## Alan Turing: Life and Legacy of a Great ThinkerAlan Turing's fundamental contributions to computing led to the development of modern computing technology, and his work continues to inspire researchers in computing science and beyond. This book is the definitive collection of commemorative essays, and the distinguished contributors have expertise in such diverse fields as artificial intelligence, natural computing, mathematics, physics, cryptology, cognitive studies, philosophy and anthropology. The volume spans the entire rich spectrum of Turing's life, research work and legacy. New light is shed on the future of computing science by visionary Ray Kurzweil. Notable contributions come from the philosopher Daniel Dennett, the Turing biographer Andrew Hodges, and the distinguished logician Martin Davis, who provides a first critical essay on an emerging and controversial field termed hypercomputation. A special feature of the book is the play by Valeria Patera which tackles the scandal surrounding the last apple, and presents as an enigma the life, death and destiny of the man who did so much to decipher the Enigma code during the Second World War. Other chapters are modern reappraisals of Turing's work on computability, and deal with the major philosophical questions raised by the Turing Test, while the book also contains essays addressing his less well-known ideas on Fibonacci phyllotaxis and connectionism. |

### No grāmatas satura

1.5. rezultāts no 69.

... British

**operation**. At the same time, von Neumann began to contribute increasingly to the war effort, covering the theory of detonation, aerodynamics, ...

462 Alan M. Turing's Contributions to Co-

**operation**Between the UK and the US . . . . . . . . . . . . . . . . . . . . . . . . . . . . . . . . . 463 Lee A.

Already prefigured in 1946, this was expounded in papers of 1947, 1948, and 1950, arguing strongly that computable

**operations**could encompass far more than ...

... clocks, thus adopting an operational approach to physics ... distance is also seen in relation to a measuring

**operation**, and not as an absolute ideal.

(Julius and John Smile at each other) However, to understand you should think of a Super typewriter that can calculate an infinite number of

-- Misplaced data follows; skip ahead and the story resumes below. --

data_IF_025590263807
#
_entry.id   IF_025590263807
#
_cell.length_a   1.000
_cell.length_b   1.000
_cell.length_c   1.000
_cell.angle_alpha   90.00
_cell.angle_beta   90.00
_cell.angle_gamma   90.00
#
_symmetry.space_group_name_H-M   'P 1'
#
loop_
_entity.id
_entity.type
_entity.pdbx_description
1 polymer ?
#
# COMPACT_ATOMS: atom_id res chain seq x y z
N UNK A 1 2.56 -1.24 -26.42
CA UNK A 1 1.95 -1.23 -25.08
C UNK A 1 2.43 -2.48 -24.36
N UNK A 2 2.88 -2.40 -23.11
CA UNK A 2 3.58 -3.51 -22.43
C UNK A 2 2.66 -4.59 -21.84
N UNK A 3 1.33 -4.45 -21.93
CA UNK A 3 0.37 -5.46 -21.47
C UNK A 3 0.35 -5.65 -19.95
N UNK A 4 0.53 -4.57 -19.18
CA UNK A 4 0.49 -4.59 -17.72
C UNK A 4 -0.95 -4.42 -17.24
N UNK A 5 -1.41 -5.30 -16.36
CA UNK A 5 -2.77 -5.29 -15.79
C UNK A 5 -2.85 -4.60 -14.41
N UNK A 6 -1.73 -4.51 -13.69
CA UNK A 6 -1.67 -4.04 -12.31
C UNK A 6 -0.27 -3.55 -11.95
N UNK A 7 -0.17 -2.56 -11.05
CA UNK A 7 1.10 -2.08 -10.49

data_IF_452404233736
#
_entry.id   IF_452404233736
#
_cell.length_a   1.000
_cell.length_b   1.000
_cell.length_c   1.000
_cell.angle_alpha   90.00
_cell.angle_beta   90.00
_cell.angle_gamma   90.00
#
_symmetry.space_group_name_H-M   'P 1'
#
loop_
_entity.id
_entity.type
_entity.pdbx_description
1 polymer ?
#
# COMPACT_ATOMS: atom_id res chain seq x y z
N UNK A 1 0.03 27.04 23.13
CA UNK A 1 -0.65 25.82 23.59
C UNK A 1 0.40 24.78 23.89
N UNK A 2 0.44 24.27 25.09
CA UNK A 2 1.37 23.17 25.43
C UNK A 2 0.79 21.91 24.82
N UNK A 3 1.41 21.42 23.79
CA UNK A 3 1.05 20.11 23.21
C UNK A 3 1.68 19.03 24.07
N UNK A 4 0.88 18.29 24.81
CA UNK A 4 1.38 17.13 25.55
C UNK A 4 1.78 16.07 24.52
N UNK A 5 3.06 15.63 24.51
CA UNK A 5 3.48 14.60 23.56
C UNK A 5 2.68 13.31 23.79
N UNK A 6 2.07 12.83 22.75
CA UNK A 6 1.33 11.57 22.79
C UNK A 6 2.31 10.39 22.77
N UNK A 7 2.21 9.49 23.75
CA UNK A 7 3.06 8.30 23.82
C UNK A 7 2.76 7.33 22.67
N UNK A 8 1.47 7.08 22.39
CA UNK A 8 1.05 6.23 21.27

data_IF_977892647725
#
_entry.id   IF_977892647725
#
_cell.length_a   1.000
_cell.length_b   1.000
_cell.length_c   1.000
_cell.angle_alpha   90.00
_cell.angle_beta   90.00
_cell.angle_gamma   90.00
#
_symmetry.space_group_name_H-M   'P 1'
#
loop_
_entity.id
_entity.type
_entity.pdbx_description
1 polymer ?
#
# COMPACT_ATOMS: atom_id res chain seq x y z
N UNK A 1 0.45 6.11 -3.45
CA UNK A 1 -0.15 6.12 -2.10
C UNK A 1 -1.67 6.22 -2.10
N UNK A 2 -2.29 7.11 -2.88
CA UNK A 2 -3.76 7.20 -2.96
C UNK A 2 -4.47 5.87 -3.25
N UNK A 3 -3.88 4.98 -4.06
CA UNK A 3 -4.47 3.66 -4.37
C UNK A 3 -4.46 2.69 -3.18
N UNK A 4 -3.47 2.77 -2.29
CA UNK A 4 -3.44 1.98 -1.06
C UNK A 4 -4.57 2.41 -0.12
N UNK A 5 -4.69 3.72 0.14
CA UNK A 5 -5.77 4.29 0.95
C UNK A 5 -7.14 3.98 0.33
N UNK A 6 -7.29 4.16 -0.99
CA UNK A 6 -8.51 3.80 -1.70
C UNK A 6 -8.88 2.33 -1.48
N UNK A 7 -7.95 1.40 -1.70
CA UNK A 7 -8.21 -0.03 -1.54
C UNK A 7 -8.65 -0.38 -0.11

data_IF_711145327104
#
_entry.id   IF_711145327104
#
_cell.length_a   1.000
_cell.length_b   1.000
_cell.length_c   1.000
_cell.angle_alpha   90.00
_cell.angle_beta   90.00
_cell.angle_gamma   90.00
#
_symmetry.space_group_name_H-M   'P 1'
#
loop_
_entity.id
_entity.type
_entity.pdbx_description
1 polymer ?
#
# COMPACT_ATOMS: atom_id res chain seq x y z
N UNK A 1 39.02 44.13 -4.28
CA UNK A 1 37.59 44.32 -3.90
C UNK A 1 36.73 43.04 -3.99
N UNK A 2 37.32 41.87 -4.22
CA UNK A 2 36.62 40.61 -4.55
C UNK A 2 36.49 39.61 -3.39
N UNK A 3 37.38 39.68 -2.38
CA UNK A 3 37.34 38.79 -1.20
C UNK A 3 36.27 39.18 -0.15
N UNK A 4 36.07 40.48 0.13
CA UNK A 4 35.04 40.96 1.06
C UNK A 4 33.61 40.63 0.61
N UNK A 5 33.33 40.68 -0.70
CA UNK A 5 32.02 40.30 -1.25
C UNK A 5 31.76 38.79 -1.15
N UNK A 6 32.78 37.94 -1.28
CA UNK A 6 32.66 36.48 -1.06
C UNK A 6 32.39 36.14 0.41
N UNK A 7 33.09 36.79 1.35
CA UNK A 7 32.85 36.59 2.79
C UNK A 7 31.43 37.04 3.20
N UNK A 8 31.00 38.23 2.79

**operations**.

### Lietotāju komentāri - Rakstīt atsauksmi

#### LibraryThing Review

Lietotāja recenzija - fpagan - LibraryThingThis impressive tome includes fascinating contributions on the mechanization of mathematics, the (im)possibility of super-Turing computability, Kurzweil's singularity-is-near ideas, and much else. Lasīt pilnu pārskatu

### Saturs

3 | |

References | 40 |

References | 56 |

From Unorganized to Organized Machines | 69 |

Towards a New Human Being? | 71 |

References | 73 |

Computation and Turing Machines | 75 |

The Mechanization of Mathematics | 77 |

Conclusions | 191 |

References | 192 |

The Myth of Hypercomputation | 195 |

Turings OMachines | 204 |

References | 210 |

The Turing Principle Versus the ChurchTuring Hypothesis | 217 |

The Computational Analogy | 227 |

Conclusion | 238 |

Before Turing | 82 |

Hilbert and the Entscheidungsproblem | 84 |

Turings Negative Solution of the Entscheidungsproblem | 88 |

Church and Gödel | 90 |

The Possible Loopholes | 91 |

The First TheoremProvers | 92 |

Kinds of Mathematical Reasoning | 95 |

Computer Algebra | 100 |

Decision Procedures in Algebra and Geometry | 103 |

Equality Reasoning | 110 |

Proofs Involving Computations | 114 |

Searching for Proofs | 117 |

Proofs Involving Sets Functions and Numbers | 122 |

Conclusion | 124 |

References | 127 |

20 | 129 |

Hypercomputational Models | 135 |

A Taxonomy of Hypercomputation | 138 |

Hypercomputer Engineering | 149 |

Hypercomputational Characteristics | 150 |

Conclusion and Summary | 152 |

Turings Ideas and Models of Computation 159 | 158 |

Turings Contributions to Computer Science | 160 |

SuperTuring Computation | 170 |

Models of SuperTuring Computation | 179 |

Towards a New Kind of Computer Science | 185 |

Rethinking the Theory of Computation | 188 |

Selfreplication of a Universal Turing Machine on a Multicellular | 245 |

PICOPASCAL | 253 |

Detailed Implementation of a Universal Turing Machine | 259 |

Conclusion | 265 |

Turings Analysis of Computation | 273 |

Broadening the Scope of Turings Analysis | 288 |

Can Machines Think? | 295 |

Eyes Ears Hands and History | 310 |

Artificial Intelligence | 328 |

PostScript | 345 |

Robots and RuleFollowing | 359 |

References | 377 |

DNA Sequencing Memory Communications the Internet | 391 |

The Polish Brains Behind the Breaking of the Enigma Code | 418 |

The New Devices as a Reaction to Changes in the Enigma Settings | 426 |

Epilogue | 435 |

Cribs and Opened Out Enigmas | 444 |

The E Rack | 451 |

Alan Turing after German Naval Enigma | 460 |

A Appendix II of UK Public Record Office Document HW142 | 461 |

Turing and Fibonacci Phyllotaxis | 477 |

Turing and Modern Approaches to Fibonacci Phyllotaxis | 493 |

Turings Unorganized Machines | 506 |

Organizing Unorganized Machines | 519 |

Index | 535 |